Is there smell without a nose?
Most of us look around the world and see it in rich colors and contrasts. But we also know that the colors are just wavelengths of light perceived as blue or red. Fundamentally color is a perception and not an innate quality of light. Our biology and perception also makes it impossible for us to perceive certain wavelengths of light. For eg: reddish-green. Physically we perceive this color as brown. The receptors in our eyes for light on the red wavelength are canceled out by the receptors that detect green.
Perception of time: We see the world as it was
In the discussion so far we have not accounted for the passage of time. After all by the time we’ve seen the steam from the coffee cup it’s already floated away from us. In everyday life the disconnect between what we see and the actual state is slight. But if we look up at the night sky, the light from the stars has taken a long time to get to us. So long that in some cases those stars no longer exist. We see the world then as it was millions of years ago.
Perception of space: Is it 3-D?
We take for granted that we live in a 3-D world but how do we know that for sure? The image formed of the world in our eye is after all a 2-D image. In fact we’re not born with depth perception – it’s only around the fifth month do the eyes and brain learn to perceive a 3-D world. Our brains take cues from the 2 images we have to build a 3-D perception from a 2-D visual.
Seeing for survival
From an evolutionary perspective the interpretation succeed if we’re able to navigate the world and pass on our genes by reproduction. So is it better to see the world as it is? Or to see it in a way that ensures the propagation of our genes? Donald Hoffman, a cognitive scientist at UC Irvine has constructed evolutionary simulations to answer this question. In his simulation organisms compete for resources but have perceptual systems geared towards either seeing the true reality or perceptual systems that aid fitness (ability to perceive in a way that aids survival). And overwhelmingly the systems geared towards survival succeed.
Is reality a shared hallucination?
If what we see is just an hallucination then is it really there out there? We’ll cover this in a future chapter. But from a perception perspective, the hallucination we all agree upon is our reality – a common understanding what’s out there.
While most of us see just 3 colors there are rare individuals who are tetrachromats (able to see 4 colors). Where we see dull grays a tetrachromat would see rich colors. In addition to the physical differences in our sensory receptors the brain structure could enable us to perceive differently. For eg: in synesthesia, the pathways in our brain for one sense trigger another. Synesthetes would see numbers in color or feel shapes in the food they eat.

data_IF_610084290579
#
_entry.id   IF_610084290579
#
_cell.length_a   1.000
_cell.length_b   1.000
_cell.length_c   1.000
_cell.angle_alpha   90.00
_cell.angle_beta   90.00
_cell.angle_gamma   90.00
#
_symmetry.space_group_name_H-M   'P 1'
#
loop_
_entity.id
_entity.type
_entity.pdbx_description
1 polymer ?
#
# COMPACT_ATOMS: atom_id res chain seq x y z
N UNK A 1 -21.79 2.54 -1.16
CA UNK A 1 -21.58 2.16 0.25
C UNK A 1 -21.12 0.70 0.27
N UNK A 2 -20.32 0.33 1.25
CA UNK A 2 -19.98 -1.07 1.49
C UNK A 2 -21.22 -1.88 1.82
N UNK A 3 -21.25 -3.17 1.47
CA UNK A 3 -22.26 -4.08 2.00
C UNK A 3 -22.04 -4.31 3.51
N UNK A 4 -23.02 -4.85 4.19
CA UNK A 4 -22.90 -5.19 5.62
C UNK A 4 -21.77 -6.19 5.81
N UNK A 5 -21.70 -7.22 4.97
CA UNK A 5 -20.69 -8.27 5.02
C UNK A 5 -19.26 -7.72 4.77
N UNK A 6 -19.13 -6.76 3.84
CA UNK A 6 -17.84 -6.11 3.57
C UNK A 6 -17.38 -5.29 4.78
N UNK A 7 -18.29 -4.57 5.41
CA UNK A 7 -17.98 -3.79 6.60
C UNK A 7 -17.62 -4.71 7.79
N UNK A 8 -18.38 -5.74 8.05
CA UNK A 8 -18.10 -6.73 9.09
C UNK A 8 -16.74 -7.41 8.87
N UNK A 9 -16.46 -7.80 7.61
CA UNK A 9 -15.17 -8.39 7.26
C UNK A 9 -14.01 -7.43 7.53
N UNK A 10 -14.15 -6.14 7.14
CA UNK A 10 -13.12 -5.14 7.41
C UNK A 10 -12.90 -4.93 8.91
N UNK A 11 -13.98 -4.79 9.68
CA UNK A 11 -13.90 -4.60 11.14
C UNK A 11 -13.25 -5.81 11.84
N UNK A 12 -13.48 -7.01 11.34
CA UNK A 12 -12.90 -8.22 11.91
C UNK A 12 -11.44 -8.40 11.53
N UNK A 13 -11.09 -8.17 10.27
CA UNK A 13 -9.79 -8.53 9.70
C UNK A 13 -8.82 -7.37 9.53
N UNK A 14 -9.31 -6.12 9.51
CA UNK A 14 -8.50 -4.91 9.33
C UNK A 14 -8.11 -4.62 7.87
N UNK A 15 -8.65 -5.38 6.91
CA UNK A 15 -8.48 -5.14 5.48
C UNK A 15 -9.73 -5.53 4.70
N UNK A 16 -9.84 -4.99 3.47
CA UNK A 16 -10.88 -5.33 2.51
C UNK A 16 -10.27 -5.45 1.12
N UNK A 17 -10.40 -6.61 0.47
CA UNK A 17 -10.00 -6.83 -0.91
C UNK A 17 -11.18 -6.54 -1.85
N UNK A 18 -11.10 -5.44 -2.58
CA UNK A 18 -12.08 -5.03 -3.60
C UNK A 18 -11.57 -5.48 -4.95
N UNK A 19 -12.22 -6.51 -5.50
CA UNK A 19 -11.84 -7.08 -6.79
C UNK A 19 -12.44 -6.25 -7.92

In these cases we can understand experience but what if it didn’t make sense to us. Would these people be labeled as crazy or mad?
How do we perceive ourselves?
If we don’t see the world out there as it is what about our perception of ourselves? Do we see ourselves as we are? Our brain has a model of our physical body called a body schema that it maintains. This schema is constantly updated from the various inputs coming into our brain. As we navigate the world our schema expands to include the tools and objects we handle. When we’re in our car we tend to have a sense of how far the car extends around us in space. When taking a turn we have an intuitive sense how much space we need. Driving a rental takes extra attention since our schema doesn’t have a full sense of the dimensions of the car.
Like the visual illusions we saw earlier, there are interesting body perception examples that illustrate the nature of our brain. The Rubber Hand Illusion is one which shows how our perception of ourselves can be fooled. In this case (see video below) a subject’s hand is covered and a rubber hand is placed in front of her. The experimenter strokes the rubber hand and the real hand at the same time with a brush. The brain now has to make sense of a signal – the eyes see a fake hand being brushed but the body is experiencing the sensation at about the same place. The brain starts to believe that the fake hand is actually part of the body. This is called proprioceptive drift as the schema seems to extend to the fake hand. Now when the experimenter pulls out a hammer and strikes the rubber hand the reflex reaction reacts as though the real hand was being struck.
The rubber hand illusion is an example of our brain attempting to understand the world by combining information from our visual, touch, and proprioceptive (our sense of where our body is) fields. The visual field and the touch sensation are combined to understand the world. This experiment has been repeated to find the points where the illusion stops. For eg: if the fake hand is too far away then the brain is no longer fooled. There have been experiments that have demonstrated this illusion can occur in other areas. In the dental model illusion, experimenters were able to convince subjects that a model of the mouth was their real mouth.
Buddhist view of perception
As we’ll see in future chapters perception and the interaction of consciousness and perception play a big role in the understanding the functioning of the mind. In the Buddhist view there are 6-sense doors (visual, olfactory, gustatory, tactile, auditory, and mental).
- Our perception is utilitarian. It has evolved to serve us as navigate the world. The goal is to help us not show us what’s real in the world.
- We sense a 3-D world that is constructed out of a 2-D image. We sense a temporal world in the same way.
- Our perception of our physical self isn’t quite accurate either. It shifts and changes.
- We can’t really say for sure what the external world is really like.
- Dan Ariely Ted talk
- Encyclopedia Brittanica